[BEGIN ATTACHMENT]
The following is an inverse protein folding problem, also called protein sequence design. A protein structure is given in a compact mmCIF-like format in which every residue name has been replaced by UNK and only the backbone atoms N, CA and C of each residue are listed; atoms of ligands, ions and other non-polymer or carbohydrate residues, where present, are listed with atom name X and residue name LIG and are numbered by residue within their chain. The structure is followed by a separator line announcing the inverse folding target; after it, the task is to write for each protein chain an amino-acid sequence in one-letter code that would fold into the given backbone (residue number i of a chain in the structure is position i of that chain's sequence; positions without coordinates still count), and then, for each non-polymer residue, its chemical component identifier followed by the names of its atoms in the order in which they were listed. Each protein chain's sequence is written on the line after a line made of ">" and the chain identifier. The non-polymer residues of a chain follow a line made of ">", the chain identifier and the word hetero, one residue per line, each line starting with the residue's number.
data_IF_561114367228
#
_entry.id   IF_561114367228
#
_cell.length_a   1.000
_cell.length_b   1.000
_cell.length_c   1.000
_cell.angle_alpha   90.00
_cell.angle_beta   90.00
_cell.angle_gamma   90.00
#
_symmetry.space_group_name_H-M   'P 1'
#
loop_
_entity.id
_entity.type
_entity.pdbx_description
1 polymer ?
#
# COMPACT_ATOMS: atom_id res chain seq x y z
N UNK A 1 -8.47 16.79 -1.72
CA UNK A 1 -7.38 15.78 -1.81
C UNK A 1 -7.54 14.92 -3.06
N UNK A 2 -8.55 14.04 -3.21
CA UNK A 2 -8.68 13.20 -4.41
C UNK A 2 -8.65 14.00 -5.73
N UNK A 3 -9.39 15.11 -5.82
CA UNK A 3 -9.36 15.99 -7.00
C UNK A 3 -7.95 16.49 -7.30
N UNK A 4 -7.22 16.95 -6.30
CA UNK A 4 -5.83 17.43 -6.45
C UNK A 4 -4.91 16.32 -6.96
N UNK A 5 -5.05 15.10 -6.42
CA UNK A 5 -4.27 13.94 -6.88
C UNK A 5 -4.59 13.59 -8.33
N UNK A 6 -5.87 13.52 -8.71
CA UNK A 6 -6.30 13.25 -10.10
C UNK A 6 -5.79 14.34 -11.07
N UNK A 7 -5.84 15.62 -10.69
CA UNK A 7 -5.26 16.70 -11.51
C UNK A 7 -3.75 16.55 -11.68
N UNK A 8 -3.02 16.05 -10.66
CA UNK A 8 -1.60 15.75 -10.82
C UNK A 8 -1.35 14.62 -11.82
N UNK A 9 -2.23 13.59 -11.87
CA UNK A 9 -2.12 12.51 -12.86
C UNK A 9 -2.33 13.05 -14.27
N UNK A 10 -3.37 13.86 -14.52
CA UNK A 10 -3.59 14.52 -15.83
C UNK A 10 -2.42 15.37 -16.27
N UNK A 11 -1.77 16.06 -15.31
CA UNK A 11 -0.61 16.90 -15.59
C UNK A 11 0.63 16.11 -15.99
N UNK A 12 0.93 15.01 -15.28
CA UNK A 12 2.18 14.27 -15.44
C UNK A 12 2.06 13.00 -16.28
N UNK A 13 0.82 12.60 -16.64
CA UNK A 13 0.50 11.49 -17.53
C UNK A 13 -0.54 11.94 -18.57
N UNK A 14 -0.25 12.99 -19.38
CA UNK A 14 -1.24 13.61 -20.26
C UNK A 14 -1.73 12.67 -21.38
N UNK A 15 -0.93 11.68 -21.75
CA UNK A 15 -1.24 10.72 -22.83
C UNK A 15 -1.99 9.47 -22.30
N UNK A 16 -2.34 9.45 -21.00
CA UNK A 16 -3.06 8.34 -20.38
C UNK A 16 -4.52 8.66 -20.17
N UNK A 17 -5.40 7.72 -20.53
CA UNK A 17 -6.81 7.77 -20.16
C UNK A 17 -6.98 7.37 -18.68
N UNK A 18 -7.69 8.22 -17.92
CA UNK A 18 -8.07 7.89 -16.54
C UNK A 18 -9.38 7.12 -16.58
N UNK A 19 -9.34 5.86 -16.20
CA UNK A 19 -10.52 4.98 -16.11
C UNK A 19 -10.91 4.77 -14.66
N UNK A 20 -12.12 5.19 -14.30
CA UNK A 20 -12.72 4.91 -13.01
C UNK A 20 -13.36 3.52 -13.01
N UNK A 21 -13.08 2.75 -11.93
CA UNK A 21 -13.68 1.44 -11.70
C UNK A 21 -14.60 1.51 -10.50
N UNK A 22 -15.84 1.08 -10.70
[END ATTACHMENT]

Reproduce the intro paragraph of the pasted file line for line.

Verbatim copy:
The following is an inverse protein folding problem, also called protein sequence design. A protein structure is given in a compact mmCIF-like format in which every residue name has been replaced by UNK and only the backbone atoms N, CA and C of each residue are listed; atoms of ligands, ions and other non-polymer or carbohydrate residues, where present, are listed with atom name X and residue name LIG and are numbered by residue within their chain. The structure is followed by a separator line announcing the inverse folding target; after it, the task is to write for each protein chain an amino-acid sequence in one-letter code that would fold into the given backbone (residue number i of a chain in the structure is position i of that chain's sequence; positions without coordinates still count), and then, for each non-polymer residue, its chemical component identifier followed by the names of its atoms in the order in which they were listed. Each protein chain's sequence is written on the line after a line made of ">" and the chain identifier. The non-polymer residues of a chain follow a line made of ">", the chain identifier and the word hetero, one residue per line, each line starting with the residue's number.